Communities typically view the sex trade as a problem for law enforcement. Police respond to prostitution complaints by conducting stings and arresting prostitutes to take them off the streets. Recently, however, law enforcement agencies have increasingly focused on combating human trafficking and cracking down on demand for sexual services. Technology, including smartphone apps and advertisements for sexual services on websites like Craigslist and, is presenting new challenges for law enforcement.

Illinois defines prostitution-related offenses under 720 ILCS 5/Art. 11 Subdiv. 15. These crimes include prostitution, solicitation of a sexual act, promoting prostitution, promoting juvenile prostitution, patronizing a prostitute, and patronizing a minor engaged in prostitution. [Read More…]

Council Appointment Shows Democracy Inaction

By Michael Kleen ~ Published November 13, 2013 at the Rock River Times

CityofRockfordLogoIn April 2013, Vernon Hilton (D) won a narrow victory over Pamela Connell (R) to become alderman of Rockford’s 6th Ward. Less than six months later, Mr. Hilton resigned and moved to Texas for a job opportunity. Before leaving, he recommended that his friend Marcus Hill be appointed to fill the vacancy. After interviewing five applicants and reviewing their résumés, Rockford Mayor Larry Morrissey (I) chose to appoint Marcus Hill.

The appointment made the front page of the Rockford Register Star. Their sub headline read, “Mayor says Safer Foundation rep Marcus Hill is best of 5 candidates for 6th Ward.” Given the information presented in the article, we are led to believe that yes, this was a wonderful decision. The Register Star, however, did not report the full story. A more complete view of the facts about the candidates will show that this was far from the best decision the mayor could have made.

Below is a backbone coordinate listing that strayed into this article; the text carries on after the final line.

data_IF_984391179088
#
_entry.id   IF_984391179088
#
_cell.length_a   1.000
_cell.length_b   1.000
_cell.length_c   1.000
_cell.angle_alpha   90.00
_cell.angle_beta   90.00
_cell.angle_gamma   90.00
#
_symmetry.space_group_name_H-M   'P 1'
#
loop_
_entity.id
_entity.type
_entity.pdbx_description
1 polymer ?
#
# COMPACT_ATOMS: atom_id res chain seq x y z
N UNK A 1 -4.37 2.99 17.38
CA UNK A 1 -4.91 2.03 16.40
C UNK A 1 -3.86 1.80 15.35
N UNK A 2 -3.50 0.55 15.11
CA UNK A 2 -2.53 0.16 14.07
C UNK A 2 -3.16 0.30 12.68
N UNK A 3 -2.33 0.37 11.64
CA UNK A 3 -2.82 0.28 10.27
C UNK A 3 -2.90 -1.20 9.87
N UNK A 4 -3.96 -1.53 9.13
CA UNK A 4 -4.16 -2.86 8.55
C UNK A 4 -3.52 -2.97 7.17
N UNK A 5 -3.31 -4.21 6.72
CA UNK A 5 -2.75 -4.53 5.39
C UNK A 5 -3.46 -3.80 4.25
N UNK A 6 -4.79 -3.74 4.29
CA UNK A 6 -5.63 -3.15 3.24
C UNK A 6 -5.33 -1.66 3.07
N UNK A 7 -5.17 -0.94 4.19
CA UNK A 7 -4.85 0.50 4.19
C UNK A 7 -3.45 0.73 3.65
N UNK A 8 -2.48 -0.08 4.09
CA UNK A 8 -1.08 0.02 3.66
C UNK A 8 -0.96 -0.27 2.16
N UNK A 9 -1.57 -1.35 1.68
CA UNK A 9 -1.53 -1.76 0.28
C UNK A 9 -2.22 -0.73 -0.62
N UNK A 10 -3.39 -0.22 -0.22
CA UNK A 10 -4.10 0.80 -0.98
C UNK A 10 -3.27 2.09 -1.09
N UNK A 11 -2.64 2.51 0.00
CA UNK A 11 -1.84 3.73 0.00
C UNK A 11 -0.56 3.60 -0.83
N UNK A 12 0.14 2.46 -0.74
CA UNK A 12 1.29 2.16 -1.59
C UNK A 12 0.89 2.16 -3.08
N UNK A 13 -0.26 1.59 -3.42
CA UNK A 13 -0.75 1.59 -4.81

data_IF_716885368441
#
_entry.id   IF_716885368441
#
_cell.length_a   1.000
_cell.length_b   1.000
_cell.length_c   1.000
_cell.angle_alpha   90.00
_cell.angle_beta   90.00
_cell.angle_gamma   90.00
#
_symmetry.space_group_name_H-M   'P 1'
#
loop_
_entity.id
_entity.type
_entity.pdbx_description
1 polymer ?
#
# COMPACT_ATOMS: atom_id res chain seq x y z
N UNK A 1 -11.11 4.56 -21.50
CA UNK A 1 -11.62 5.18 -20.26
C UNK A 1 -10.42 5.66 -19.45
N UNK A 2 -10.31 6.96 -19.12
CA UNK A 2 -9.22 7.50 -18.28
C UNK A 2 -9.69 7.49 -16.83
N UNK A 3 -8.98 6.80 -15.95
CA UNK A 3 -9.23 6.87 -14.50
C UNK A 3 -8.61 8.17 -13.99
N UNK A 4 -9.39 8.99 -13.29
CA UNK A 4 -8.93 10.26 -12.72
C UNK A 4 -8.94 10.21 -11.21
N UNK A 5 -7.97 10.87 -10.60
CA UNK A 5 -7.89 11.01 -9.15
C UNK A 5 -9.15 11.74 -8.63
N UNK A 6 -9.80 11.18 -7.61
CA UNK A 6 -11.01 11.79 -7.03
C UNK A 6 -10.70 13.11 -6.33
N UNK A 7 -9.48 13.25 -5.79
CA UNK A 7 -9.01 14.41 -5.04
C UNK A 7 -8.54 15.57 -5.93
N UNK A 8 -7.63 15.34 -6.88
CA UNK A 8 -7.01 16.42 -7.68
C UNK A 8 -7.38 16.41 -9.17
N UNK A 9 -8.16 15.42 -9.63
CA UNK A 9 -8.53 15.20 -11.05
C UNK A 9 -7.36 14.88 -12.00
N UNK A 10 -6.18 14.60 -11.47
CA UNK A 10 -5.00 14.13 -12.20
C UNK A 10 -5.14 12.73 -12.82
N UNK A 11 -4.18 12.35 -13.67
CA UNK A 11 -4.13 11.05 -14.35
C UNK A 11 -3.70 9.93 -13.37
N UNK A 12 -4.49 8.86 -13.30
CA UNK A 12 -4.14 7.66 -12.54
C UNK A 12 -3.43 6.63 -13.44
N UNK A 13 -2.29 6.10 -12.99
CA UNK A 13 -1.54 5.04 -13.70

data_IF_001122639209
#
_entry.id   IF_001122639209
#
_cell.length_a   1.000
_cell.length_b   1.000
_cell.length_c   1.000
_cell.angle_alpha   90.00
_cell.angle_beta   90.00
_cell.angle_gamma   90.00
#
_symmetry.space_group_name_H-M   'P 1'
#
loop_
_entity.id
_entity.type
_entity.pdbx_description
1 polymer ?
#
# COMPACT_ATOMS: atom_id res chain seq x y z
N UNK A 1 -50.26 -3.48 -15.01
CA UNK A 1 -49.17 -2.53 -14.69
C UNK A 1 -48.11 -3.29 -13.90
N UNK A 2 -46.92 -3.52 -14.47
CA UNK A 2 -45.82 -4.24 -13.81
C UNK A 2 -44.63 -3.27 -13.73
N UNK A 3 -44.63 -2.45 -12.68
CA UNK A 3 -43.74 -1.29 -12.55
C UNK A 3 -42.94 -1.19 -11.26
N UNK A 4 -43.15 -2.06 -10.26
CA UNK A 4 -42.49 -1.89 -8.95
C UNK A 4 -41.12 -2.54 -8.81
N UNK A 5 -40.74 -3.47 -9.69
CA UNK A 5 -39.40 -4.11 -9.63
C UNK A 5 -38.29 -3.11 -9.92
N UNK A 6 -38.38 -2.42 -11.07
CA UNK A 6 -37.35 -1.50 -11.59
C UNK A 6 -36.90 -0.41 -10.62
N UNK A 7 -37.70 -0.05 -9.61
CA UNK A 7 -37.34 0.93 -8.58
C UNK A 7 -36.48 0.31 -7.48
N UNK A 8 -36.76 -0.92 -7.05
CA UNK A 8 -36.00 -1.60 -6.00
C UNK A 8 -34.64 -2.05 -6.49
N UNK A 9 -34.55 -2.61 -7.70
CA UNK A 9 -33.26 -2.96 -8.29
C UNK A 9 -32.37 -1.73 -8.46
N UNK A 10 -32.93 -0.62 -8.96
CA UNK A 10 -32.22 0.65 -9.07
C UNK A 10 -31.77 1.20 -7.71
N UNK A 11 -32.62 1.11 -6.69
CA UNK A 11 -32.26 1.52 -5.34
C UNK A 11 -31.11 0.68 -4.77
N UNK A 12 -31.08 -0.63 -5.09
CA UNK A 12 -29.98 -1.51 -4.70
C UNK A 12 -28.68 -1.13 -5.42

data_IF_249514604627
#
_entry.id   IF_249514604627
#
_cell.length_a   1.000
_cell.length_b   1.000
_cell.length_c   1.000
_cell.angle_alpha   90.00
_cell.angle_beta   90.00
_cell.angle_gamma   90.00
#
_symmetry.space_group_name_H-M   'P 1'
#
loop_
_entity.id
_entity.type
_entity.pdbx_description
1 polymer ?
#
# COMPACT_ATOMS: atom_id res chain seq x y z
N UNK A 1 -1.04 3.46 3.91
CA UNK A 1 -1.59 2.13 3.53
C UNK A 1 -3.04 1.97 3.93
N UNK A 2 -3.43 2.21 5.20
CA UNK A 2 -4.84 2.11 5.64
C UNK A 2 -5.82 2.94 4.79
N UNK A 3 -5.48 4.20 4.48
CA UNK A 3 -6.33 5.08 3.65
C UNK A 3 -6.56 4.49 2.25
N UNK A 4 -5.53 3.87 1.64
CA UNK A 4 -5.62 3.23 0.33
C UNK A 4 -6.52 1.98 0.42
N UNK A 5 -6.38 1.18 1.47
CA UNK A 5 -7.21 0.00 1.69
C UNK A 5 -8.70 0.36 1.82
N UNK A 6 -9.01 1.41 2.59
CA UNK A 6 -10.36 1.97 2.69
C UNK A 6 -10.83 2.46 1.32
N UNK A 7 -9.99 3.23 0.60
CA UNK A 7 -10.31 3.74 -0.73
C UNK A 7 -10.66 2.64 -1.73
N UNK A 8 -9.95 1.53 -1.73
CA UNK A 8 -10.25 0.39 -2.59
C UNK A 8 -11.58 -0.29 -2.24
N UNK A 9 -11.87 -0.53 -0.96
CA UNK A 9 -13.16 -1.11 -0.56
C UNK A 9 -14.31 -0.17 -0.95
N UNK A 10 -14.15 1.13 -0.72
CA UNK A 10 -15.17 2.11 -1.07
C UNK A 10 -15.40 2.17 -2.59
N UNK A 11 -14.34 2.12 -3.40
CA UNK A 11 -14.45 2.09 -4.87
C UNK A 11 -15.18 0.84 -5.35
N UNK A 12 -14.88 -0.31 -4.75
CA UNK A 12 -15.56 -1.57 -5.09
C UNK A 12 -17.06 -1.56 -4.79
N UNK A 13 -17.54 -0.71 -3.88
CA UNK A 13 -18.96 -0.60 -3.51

Let me make one thing clear; my purpose is not to denigrate or disparage the appointee. I’m sure Mr. Hill is an upstanding man and might make a perfectly fine alderman. My purpose is 1) to point out that Mayor Morrissey’s argument in favor of his decision is either questionable, disingenuous, or both, and 2) to point out the Register Star’s omission of certain important facts from their coverage of that decision.

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Head Start a Red Herring in Stimulus Scandal

By Michael Kleen ~ Published October 30, 2013 at the Rock River Times

redherringEver since Rockford’s stimulus funds scandal erupted over the summer, media coverage has focused on a peripheral issue: the fate of Rockford’s Head Start program. This has effectively distracted the public from the costly and embarrassing mistakes made by senior Human Services Department officials that led to the scandal. Rather than focusing on the lack of oversight and accountability, the public’s outrage has been misdirected toward a phony issue involving Head Start. Here is how it happened.